The plastic will not become liquid but will soften and coalesce. Translucent plastic became clear when it was soft enough to coalesce I speeded this consolidation up by periodically removing the bowl and pressing the plastic mass down to close it up and remove air pockets before topping the bowl up to get the desired thickness of plastic. Use a strong metal "tamper" dipped frequently in cold water to avoid it being glued to the surface of the plastic.

Once you have the volume you need remove from the oven and leave to cool. It takes a long time so be patient! There is a lot of thermal energy in the blob of hot plastic and you could give yourself a serious burn by being hasty.

The biggest problem I found was removing the plastic from the bowl as it sticks to metal, including polished stainless steel, like glue. Not surprising as the process is not a million miles away from using hot melt glue. It even stuck to a "non-stick" cake tin although that surface was well used and already damaged in places. If the material is succesful for my purpose and I need some more I will either try to find a way of removing the plastic as soon as it comes out of the oven and is still soft or look for a release agent. Those 2 part cake tins where the bottom can be pushed out might be suitable.

Having finally succeeded in releasing the HDPE I found I had a mass of quite hard opaque white plastic. Where it came out of the mould cleanly it has a glossy surface. It can be cut with effort using a sharp knife and looks like it will turn quite well enough for my purpose on the lathe using sharp wood turning tools.

Due to other priorities it will be a while before I get around to turning the plastic chuck body. I anticipate that my first attempt could have some voids hidden inside but hope that my second sample, where I compacted each layer carefully will be void free. Obviously I cannot comment on the engineering properties of the material. I will let you know how it turns out.

If you decide to try something like this yourself do take all sensible precautions to avoid burns or poisoning!

Happy New Year

Rebecca
01-07-2008, 10:45 AM
I use polypropylene cut to spec's for my plate holder on a HAAS VF2 that is customized. The EndMill best suited for my program is Carbide ball 1/2 2FL. I get my material from Interstate Plastics, they will deliver and if I order at least 1 sheet(cut) my delivery fee is waived.

mxtras
01-07-2008, 12:23 PM
I use HDPE for proofing programs and such.

It is, in my opinion, the most volume per $ and after all, for proofing that is what you are after.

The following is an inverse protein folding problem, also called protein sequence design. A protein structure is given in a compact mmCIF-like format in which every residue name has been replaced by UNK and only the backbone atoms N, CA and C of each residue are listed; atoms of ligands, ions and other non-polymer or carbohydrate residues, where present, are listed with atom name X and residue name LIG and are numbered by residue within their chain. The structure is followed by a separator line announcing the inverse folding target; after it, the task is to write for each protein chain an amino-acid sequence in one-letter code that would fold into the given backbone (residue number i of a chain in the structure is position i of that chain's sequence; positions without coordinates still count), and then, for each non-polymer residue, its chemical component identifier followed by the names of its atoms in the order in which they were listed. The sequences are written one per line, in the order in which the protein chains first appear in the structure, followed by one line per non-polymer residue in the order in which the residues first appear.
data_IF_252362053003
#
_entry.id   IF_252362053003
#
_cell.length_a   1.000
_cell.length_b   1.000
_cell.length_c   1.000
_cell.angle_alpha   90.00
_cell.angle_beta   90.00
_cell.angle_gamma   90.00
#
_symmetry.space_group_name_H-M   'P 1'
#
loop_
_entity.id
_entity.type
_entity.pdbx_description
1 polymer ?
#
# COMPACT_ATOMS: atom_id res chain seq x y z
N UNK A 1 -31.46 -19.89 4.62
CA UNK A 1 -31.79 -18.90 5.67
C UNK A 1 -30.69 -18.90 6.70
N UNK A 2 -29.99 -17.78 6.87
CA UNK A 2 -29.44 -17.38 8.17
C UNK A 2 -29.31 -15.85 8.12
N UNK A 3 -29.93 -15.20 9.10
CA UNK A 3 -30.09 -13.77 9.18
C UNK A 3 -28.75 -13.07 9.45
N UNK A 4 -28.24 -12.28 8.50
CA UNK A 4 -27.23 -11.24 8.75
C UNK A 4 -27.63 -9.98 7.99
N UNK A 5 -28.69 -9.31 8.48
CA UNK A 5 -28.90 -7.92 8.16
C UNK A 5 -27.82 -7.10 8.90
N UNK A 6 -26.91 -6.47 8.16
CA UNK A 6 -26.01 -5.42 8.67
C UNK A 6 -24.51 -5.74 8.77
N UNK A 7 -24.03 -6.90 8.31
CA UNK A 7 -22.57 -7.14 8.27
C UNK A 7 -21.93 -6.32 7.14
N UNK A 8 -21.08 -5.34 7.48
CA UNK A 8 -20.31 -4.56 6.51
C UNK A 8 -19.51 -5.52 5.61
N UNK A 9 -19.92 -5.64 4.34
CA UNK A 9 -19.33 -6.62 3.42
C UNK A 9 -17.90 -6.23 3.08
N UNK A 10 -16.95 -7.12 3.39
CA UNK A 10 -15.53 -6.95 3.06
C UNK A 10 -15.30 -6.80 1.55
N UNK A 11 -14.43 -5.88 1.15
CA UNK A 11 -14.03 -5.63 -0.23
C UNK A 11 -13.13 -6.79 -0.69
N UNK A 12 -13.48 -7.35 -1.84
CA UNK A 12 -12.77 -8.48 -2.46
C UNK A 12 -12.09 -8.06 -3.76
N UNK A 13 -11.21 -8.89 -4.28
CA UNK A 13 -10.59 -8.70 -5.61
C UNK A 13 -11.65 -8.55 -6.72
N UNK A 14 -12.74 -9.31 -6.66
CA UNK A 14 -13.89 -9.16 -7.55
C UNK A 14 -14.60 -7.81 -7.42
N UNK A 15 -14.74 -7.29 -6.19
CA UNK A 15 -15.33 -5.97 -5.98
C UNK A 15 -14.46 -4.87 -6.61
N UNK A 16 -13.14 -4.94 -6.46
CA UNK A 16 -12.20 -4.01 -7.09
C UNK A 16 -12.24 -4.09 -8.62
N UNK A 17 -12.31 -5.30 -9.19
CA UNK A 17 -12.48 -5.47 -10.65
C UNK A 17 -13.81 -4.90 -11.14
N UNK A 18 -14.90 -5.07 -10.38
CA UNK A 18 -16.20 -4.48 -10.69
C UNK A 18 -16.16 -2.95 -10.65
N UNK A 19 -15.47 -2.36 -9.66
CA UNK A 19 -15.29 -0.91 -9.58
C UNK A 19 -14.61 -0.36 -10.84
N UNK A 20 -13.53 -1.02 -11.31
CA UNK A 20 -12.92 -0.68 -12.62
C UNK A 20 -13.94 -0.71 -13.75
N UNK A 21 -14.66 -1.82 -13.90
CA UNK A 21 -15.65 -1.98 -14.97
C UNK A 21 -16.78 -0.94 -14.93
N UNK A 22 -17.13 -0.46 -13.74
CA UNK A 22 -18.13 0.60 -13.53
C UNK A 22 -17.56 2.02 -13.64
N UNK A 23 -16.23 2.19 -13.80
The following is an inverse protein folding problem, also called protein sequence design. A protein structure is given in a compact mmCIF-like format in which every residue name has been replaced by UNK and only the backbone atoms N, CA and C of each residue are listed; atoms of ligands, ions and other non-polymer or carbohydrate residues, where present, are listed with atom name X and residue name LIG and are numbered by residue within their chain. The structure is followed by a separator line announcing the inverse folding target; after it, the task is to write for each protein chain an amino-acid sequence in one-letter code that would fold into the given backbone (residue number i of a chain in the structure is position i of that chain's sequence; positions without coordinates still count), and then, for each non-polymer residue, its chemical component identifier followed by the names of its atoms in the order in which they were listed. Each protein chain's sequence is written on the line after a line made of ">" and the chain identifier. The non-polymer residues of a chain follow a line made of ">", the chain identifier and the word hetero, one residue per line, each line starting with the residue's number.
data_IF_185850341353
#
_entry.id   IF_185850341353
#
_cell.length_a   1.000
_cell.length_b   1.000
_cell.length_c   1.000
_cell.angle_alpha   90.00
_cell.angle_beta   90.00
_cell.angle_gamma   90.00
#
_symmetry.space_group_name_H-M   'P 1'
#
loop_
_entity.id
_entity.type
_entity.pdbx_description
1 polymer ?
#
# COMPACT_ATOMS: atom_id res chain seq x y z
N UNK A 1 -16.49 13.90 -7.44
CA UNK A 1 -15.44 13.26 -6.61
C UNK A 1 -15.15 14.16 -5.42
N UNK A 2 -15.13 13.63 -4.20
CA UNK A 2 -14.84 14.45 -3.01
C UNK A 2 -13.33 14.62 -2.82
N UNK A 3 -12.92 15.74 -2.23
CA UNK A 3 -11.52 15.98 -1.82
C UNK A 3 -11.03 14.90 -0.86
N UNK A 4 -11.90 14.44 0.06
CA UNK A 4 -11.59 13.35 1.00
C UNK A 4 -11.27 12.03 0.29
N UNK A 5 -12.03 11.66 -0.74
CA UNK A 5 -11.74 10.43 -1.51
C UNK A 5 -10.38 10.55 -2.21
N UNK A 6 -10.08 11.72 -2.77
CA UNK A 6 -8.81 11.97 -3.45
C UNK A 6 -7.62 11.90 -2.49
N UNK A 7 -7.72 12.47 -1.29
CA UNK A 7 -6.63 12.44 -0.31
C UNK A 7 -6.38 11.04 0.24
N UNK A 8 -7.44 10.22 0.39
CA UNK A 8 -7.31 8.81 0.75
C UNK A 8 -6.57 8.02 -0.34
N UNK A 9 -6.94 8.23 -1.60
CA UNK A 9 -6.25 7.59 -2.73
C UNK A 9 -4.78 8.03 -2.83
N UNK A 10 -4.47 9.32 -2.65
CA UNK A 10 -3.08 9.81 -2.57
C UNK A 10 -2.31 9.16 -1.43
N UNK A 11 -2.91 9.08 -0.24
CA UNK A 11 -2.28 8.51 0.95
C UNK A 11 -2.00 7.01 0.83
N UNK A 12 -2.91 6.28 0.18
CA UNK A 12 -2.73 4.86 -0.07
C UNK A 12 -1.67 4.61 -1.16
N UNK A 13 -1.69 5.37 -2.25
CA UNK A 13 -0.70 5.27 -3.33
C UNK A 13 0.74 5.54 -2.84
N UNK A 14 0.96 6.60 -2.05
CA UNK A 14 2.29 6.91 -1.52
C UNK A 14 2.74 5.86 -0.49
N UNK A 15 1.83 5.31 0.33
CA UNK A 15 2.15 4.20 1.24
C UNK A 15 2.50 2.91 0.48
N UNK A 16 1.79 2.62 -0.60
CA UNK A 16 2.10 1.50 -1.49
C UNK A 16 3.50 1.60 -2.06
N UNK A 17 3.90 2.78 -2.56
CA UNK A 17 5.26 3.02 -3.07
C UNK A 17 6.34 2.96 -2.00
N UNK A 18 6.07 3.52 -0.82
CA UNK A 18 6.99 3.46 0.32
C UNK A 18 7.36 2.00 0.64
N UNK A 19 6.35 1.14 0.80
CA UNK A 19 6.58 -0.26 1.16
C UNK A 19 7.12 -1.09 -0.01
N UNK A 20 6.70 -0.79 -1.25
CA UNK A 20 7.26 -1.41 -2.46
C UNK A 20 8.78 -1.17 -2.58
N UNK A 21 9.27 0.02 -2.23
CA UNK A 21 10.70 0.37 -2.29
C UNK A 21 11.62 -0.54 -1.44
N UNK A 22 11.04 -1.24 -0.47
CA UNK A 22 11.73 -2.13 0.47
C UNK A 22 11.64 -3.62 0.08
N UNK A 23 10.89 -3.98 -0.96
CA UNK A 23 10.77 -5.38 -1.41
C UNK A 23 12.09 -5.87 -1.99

It also works pretty well for certain parts. It will swell with moisture so you have to use with caution.

Scott

garfieldsimons
01-07-2008, 12:28 PM
Hate to state the obvious- ebay. Plenty of cutoffs from various materials.

gleas
01-07-2008, 02:28 PM
Bottom line, each type of plastic has it's own characteristics when machining and it can be tricky finding the proper feeds, speeds and cutters. It's best to stick with one type of plastic at first, and with some trial and error, you will find what we call the "happy place".

If you are just playing around you might look for a local plastic supply house. Most of them will sell retail and usually always have a REMNANT rack or bin where you can dig through and find good deals by the pound or by the piece.

If you have any questions about a particular type of plastic (thats what we sell) let me know and I could probably save you some time on the learning curve.

-Greg

jdell42
01-07-2008, 07:07 PM
Find a place like this near where you live.

http://www.piedmontplastics.com/locations.asp

I went in and asked if I could rummage through their scrap bin / non inventory items.. they were glad to make a few bucks on scrap.

Typically speaking if you are buying stock commodity plastics such has PE (HDPE, UHMWPE) will be cheaper than engineering plastics (Delrin, ABS ect).. but I'm sure that varries by region, supplier and their specialty.

Gary55Ford
01-07-2008, 08:02 PM
HI all I work for an electronics co. & build lots of PC board testers. I use Delrin exclusivly I know its expensive but its superior to anything else for machining i drill holes as small as .013 in it with no problems

fishface
09-24-2012, 06:15 PM
I found the cheapest source for HDPE in the UK is the Ikea "Legitim" white chopping board for £1. It is 240x340x8mm, although there is a handle hole to remove from that area. It machines really well and can be painted with acrylic spray paint too.

Walky
09-25-2012, 10:58 AM
I use polypropylene cut to spec's for my plate holder on a HAAS VF2 that is customized. The EndMill best suited for my program is Carbide ball 1/2 2FL. I get my material from Interstate Plastics, they will deliver and if I order at least 1 sheet(cut) my delivery fee is waived.

+1 for polypropylene, it's cheap, strong, looks good and is not a nightmare to machine.